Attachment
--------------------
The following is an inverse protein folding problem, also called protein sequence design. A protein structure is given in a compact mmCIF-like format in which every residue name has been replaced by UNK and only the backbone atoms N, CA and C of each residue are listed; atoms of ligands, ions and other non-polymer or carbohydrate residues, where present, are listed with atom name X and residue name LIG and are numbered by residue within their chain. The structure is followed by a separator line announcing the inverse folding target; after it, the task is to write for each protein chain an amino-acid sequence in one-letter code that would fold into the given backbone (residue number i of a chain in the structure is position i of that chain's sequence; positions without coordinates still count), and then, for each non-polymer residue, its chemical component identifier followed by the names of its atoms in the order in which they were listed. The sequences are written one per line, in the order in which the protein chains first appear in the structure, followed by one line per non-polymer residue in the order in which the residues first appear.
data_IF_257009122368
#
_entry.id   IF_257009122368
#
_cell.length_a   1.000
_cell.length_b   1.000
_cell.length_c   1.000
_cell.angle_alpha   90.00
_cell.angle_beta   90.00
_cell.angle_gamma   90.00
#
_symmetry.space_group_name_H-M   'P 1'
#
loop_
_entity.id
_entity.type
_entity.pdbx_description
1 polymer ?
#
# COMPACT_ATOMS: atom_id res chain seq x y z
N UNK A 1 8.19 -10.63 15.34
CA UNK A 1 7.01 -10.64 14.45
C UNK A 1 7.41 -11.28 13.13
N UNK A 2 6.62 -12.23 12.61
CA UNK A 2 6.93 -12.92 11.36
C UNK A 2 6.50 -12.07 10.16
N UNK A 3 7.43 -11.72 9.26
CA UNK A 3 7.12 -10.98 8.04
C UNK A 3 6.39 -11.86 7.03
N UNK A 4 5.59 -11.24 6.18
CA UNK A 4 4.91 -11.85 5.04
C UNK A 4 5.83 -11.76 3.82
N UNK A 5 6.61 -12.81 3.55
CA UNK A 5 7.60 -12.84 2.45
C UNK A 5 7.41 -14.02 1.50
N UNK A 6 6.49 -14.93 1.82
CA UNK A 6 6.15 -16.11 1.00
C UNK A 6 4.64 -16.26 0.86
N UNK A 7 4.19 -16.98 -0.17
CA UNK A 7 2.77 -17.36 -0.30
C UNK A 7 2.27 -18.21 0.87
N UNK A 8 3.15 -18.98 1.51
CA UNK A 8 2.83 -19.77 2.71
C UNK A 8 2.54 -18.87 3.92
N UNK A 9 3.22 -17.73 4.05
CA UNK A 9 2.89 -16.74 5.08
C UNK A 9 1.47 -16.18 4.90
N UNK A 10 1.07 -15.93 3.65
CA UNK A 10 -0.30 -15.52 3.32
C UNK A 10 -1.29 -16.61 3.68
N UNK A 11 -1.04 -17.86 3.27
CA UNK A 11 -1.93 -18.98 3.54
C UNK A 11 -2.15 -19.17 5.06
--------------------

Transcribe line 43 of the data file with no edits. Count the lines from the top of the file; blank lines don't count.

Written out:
N UNK A 8 3.15 -18.98 1.51